You can get from El Centro to San Luis Beach by public bus.
They leave frequently and they cost C$2,400 each way.
Written June 26, 2018
This review is the subjective opinion of a Tripadvisor member and not of TripAdvisor LLC.

Yordan H
Miami, FL6 contributions
Jun 2017 • Family
We rented a house in san luis, we went to beach twice and it was very windy. This part of the island is always windy making the beaches there wavey, and the sand sticks to you body because of the force of the wind. Stick with rocky cay which is fairly close, no wind and great for kids.
Written June 8, 2017
This review is the subjective opinion of a Tripadvisor member and not of TripAdvisor LLC.

Antonia V
Melbourne, Australia89 contributions
Aug 2015 • Couples
We struck gold and stayed in an amazing beach house right on San Luis beach. The lunch places on the beach are where it's at and it's a much nicer area to spend your time. We had a scooter so just drove into the centre at night but we steered clear of the main beach in town where all the high rise hotels etc are. San Luis is heaven and so safe! Go to the The Grog for lunch, we had amazing fish. And check out the Pisinita's along the beach. You pay $4000 pesos pp entry and get to swim/snorkel in a nice little area (tip: buy your own snorkel from a little local shop you'll use it multiple times and saves you paying each time to rent). We visited two, one was quieter and more relaxed, the food took forever so order right away. The other had a water slide into the ocean and a diving board and some other water activities, more fun for kids and a little more interesting but with that comes more crowds and chaos of course.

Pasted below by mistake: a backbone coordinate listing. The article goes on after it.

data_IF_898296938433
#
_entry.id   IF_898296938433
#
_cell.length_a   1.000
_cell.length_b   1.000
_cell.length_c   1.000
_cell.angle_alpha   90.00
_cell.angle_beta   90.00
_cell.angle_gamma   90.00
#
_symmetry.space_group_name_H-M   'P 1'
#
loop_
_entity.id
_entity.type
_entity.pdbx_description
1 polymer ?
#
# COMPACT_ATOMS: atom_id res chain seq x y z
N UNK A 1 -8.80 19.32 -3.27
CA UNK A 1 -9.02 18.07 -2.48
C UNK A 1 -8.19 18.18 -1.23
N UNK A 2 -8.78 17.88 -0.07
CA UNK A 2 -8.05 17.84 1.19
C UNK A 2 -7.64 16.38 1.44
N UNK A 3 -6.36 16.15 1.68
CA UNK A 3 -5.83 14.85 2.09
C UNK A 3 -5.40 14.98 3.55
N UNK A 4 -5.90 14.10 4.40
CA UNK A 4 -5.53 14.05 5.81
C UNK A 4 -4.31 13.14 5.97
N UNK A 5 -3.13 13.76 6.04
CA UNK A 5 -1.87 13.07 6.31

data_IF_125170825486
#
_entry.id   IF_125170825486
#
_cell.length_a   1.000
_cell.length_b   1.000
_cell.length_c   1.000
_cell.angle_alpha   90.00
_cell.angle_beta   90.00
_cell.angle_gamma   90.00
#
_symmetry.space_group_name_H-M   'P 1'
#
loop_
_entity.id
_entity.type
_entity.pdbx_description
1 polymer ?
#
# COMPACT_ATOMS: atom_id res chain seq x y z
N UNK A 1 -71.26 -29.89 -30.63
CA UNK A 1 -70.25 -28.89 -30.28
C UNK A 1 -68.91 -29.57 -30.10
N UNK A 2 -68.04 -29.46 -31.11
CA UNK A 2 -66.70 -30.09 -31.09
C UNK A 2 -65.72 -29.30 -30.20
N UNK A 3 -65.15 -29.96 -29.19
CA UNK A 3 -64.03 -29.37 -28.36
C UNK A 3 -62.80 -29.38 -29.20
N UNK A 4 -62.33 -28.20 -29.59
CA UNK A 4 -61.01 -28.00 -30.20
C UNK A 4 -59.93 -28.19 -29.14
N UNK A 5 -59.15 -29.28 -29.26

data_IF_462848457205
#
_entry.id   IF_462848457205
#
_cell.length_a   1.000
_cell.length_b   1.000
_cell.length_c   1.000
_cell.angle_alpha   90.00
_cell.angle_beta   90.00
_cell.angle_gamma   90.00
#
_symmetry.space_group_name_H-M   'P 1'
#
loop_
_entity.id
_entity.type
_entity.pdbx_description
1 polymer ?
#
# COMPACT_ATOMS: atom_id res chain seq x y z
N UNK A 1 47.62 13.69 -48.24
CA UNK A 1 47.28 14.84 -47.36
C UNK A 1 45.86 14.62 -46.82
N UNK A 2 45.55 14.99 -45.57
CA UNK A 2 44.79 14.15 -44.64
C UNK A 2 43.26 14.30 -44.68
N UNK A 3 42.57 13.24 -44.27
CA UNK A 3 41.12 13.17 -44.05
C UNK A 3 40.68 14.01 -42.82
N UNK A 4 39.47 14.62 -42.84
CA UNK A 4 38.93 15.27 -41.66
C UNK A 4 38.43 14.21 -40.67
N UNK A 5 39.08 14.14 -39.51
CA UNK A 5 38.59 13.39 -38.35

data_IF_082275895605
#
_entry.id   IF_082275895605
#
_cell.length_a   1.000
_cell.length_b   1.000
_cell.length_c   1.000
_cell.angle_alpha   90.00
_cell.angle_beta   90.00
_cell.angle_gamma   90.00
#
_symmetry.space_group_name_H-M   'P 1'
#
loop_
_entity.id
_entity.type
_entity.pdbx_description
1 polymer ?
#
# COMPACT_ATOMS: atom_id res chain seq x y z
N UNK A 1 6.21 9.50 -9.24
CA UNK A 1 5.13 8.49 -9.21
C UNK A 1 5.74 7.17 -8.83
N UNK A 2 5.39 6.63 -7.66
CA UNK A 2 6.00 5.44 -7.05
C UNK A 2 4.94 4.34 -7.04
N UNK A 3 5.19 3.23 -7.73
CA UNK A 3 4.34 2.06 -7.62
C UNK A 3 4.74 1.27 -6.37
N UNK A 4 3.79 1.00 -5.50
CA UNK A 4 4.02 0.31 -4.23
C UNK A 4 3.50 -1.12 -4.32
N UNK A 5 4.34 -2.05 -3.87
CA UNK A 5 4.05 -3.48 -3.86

Written August 4, 2015
This review is the subjective opinion of a Tripadvisor member and not of TripAdvisor LLC.

Alex P
Londrina, PR30 contributions
Mar 2018 • Couples
We've rented a Mula (a type of small jeep) to travel around the island.
San Luis (and Cocoplum) were one of the best places you went.
Awesome beach, from where you can walk to Rocky Cay (the sea is very shallow there).
We did some snorkeling in our way to Rocky Cay and saw fishes and even a stingray.
Also, there are tents and bars around the place where you can sit, lay down and drink something.
Written March 24, 2018
This review is the subjective opinion of a Tripadvisor member and not of TripAdvisor LLC.

wherewhenwhat
Melbourne, Australia5 contributions
Feb 2018 • Couples
Because the beach is about 7kms out of central San Andrés it’s much quieter. When we were there the crowd was mainly adult couples. No kids or big families. Don’t expect much in public amenities here. There are three beach front restaurants/kitchens/bars. Great for swimming and relaxing but beware of potentially dangerous debris lying around when walking and also in the water.
Written February 24, 2018
This review is the subjective opinion of a Tripadvisor member and not of TripAdvisor LLC.

orionseed
Miami, FL53 contributions
Mar 2019
Hands down the best beaches of San Andres. They are not just sand but lots of rocky formations found that let you take great pics, and a few feet away from the shore and you can find coral formations and plenty of fish and marine life to observe. If you go to San Andres, visit the San Luis beaches. Amazing.
Las mejores playas de la isla. Muchas formaciones rocosas para tomar fotos espectaculares y a solo unos metros de la costa se puede apreciar una abundancia de vida marina. Totalmente recomendado.
Written October 10, 2019
This review is the subjective opinion of a Tripadvisor member and not of TripAdvisor LLC.

Guilherme Rui
Rio Das Pedras, SP79 contributions
Mar 2019 • Couples
I liked San Luis as it is the only beach, far from the center where it is crowded, where you can actually swim. It also has rocks, as everywhere in San Andrés, but you can manage to swim there.
Written March 25, 2019
This review is the subjective opinion of a Tripadvisor member and not of TripAdvisor LLC.